I remember, as a kid, thinking, like, you know, she could have taken a photo, or there were other people in the family that painted, but that’s not how she spent her time, and that’s not what she hung on the wall. I felt like that that was, like there’s, I feel like there’s a balance between telling kids that what they make is beautiful and amazing just because it’s that period in their life and that’s how they draw and that’s what they’re interested in. When he passed, I got that piece.

I actually have that piece hanging up in my classroom, and my kids love it, because you know, I draw a lot differently now, and so it’s fun for them to see what my art looked like when I was like, you know, pre-kindergarten. I don’t know. For me, I guess those two art objects are like two different thoughts, I guess, one about an adult aesthetic that kids maybe don’t understand initially, but grows over time, and the other about just totally honoring a kid for who they are and what they make. Like everything in life, I think it’s probably a balance between the two.

Andrew: Well, I’m so glad you said that you had that. I was going to ask you if you happened to have that one.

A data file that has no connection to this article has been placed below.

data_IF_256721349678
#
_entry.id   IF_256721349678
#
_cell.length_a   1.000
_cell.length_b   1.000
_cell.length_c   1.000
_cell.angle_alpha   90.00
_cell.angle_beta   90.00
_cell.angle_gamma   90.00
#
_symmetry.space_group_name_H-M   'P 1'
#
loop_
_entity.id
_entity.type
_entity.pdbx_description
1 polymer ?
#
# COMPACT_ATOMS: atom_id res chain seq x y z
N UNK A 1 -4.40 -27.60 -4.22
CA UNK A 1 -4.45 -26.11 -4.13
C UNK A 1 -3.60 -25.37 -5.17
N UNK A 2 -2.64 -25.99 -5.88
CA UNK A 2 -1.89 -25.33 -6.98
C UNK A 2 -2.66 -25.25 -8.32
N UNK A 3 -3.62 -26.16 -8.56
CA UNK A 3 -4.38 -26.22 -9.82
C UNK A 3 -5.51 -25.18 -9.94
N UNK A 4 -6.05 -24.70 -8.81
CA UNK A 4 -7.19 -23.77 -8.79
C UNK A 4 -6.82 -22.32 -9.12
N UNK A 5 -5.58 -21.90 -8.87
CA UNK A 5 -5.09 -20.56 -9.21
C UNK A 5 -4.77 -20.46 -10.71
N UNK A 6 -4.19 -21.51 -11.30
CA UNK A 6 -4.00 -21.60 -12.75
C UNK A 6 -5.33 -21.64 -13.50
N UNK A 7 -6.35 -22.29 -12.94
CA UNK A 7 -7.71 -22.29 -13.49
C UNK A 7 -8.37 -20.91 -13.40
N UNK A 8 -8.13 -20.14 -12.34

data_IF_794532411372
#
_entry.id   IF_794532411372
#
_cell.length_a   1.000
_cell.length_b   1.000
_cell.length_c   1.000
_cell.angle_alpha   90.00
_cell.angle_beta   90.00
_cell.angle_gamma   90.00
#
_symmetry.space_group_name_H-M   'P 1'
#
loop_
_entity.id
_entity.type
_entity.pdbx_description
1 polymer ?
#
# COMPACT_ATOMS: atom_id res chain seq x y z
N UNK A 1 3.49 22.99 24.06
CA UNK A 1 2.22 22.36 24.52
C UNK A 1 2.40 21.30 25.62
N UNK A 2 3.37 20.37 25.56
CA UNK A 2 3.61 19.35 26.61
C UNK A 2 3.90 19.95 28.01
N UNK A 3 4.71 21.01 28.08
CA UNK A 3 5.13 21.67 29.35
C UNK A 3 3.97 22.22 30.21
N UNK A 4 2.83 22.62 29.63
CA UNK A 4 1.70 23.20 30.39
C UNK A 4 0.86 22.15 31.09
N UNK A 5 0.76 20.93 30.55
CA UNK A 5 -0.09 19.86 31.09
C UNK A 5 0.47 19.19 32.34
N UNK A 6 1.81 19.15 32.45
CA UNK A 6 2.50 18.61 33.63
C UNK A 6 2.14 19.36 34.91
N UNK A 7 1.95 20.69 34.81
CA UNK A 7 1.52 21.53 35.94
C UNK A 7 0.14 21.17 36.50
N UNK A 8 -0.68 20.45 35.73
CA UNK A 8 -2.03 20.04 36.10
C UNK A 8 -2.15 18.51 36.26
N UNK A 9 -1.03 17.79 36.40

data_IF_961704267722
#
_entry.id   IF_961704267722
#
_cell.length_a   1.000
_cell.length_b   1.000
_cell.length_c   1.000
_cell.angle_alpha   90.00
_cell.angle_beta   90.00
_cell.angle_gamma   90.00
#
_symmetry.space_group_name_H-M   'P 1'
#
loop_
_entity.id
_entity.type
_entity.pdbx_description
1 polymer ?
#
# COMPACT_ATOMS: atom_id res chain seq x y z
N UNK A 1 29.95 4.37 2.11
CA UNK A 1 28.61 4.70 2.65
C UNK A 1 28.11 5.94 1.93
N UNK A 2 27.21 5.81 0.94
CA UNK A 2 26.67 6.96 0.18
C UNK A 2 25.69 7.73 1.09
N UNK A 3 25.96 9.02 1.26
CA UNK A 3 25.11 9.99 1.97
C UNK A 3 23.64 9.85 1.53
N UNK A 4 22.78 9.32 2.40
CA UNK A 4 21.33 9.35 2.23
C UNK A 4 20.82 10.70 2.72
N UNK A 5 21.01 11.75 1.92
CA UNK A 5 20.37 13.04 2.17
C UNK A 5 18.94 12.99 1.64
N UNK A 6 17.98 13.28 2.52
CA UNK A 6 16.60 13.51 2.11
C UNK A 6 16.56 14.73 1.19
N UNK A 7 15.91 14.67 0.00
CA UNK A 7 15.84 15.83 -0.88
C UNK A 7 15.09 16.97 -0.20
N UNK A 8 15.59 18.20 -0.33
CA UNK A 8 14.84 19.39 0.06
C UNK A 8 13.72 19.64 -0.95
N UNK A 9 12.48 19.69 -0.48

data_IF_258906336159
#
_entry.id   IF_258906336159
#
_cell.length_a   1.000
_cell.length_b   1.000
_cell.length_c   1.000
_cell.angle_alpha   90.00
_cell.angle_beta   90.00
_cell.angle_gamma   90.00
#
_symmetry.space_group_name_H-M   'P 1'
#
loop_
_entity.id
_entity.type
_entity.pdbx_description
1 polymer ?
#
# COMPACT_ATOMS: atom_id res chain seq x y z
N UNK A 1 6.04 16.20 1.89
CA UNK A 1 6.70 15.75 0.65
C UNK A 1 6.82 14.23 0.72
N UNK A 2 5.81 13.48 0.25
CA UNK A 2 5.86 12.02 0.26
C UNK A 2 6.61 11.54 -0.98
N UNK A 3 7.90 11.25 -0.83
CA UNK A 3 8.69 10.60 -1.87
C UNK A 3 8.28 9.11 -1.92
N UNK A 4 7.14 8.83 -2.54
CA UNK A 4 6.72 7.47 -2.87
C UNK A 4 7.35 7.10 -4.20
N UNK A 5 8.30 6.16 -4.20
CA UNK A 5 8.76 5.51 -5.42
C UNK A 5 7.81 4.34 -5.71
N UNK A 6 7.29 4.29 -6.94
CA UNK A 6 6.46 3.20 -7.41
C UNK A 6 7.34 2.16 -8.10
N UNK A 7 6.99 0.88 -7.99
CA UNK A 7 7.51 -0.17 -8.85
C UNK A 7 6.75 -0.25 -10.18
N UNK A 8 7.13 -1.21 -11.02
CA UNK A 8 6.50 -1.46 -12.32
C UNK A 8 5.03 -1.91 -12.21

Lindsey: Oh, I do have that one. Yeah.

Andrew: Yeah, that’s awesome.

Lindsey: I totally have that one. It’s great.

Andrew: Okay, I’ve got to ask you, though, and then I’m going to circle back to advocating for holding onto kid aesthetics a little bit more. Do you have, or does your uncle still have the zebra, or, the zebra, the unicorn in question?

Lindsey: Okay, so I asked around in the family, and like, because I didn’t have an attachment to it, nobody seemed to know what happened to it, but you know, he and I have been corresponding via email, and the last email he signed off, he said something about, like, “It’s interesting that you didn’t want this when you were five, but now you do. It looks like I need to start walking on the beach. Love, Uncle Rick.” It’s possible that there will be a version two of the found object unicorn. I don’t know.